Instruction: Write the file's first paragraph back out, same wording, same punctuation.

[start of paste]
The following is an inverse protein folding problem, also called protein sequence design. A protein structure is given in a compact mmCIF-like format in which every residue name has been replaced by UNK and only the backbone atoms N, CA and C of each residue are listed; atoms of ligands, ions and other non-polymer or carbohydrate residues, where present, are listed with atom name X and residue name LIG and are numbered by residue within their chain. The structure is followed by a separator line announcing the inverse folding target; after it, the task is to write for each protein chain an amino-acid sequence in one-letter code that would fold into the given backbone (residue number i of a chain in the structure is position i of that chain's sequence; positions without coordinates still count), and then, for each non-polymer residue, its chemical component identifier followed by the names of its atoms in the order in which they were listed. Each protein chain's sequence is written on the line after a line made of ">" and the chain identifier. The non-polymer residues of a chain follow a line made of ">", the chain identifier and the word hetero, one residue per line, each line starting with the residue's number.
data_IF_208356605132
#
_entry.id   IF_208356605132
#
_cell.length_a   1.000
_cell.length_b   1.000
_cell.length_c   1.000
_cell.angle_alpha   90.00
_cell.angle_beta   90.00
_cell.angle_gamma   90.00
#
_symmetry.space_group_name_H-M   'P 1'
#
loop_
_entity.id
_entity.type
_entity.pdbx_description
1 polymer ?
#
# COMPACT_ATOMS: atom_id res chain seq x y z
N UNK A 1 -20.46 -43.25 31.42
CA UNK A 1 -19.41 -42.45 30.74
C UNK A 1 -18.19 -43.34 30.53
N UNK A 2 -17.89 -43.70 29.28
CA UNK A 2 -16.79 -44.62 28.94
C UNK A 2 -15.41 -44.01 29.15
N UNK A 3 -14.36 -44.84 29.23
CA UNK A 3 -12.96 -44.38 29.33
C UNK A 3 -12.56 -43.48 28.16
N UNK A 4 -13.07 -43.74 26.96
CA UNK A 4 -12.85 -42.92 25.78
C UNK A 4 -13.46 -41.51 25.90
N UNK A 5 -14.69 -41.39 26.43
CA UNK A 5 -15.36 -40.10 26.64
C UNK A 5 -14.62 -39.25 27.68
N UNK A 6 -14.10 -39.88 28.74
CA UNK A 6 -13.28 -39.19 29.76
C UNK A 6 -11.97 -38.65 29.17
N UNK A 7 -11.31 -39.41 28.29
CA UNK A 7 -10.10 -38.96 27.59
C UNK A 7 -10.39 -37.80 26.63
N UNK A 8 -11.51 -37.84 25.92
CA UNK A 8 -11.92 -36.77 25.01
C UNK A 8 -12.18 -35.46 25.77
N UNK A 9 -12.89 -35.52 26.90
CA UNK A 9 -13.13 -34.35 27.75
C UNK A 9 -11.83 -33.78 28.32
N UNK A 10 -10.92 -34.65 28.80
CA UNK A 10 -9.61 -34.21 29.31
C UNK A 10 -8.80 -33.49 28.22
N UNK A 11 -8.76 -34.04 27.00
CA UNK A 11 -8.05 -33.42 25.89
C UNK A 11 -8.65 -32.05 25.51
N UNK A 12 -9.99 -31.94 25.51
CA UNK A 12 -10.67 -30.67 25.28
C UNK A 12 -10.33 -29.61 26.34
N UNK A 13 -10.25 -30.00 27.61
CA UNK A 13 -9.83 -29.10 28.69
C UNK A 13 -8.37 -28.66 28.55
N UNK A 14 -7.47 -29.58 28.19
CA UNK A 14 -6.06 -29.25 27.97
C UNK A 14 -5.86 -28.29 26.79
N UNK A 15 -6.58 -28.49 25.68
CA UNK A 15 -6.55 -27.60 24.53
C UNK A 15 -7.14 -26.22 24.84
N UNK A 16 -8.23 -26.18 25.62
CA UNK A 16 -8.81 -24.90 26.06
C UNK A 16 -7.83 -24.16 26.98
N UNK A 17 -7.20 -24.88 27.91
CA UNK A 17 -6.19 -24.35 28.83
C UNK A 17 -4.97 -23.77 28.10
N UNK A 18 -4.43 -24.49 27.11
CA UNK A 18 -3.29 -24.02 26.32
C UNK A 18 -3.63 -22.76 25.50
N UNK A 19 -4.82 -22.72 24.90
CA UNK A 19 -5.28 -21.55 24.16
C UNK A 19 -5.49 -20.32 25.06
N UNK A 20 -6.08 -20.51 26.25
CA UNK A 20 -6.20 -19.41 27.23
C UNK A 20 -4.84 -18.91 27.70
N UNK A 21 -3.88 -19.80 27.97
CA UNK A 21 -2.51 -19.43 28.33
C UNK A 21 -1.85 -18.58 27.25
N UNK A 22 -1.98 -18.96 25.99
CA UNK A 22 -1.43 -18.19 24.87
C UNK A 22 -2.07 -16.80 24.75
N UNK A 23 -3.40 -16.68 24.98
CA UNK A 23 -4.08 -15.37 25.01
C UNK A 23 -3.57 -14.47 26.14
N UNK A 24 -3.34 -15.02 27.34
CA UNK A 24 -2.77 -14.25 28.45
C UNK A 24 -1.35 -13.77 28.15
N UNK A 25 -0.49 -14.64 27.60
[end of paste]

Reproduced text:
The following is an inverse protein folding problem, also called protein sequence design. A protein structure is given in a compact mmCIF-like format in which every residue name has been replaced by UNK and only the backbone atoms N, CA and C of each residue are listed; atoms of ligands, ions and other non-polymer or carbohydrate residues, where present, are listed with atom name X and residue name LIG and are numbered by residue within their chain. The structure is followed by a separator line announcing the inverse folding target; after it, the task is to write for each protein chain an amino-acid sequence in one-letter code that would fold into the given backbone (residue number i of a chain in the structure is position i of that chain's sequence; positions without coordinates still count), and then, for each non-polymer residue, its chemical component identifier followed by the names of its atoms in the order in which they were listed. Each protein chain's sequence is written on the line after a line made of ">" and the chain identifier. The non-polymer residues of a chain follow a line made of ">", the chain identifier and the word hetero, one residue per line, each line starting with the residue's number.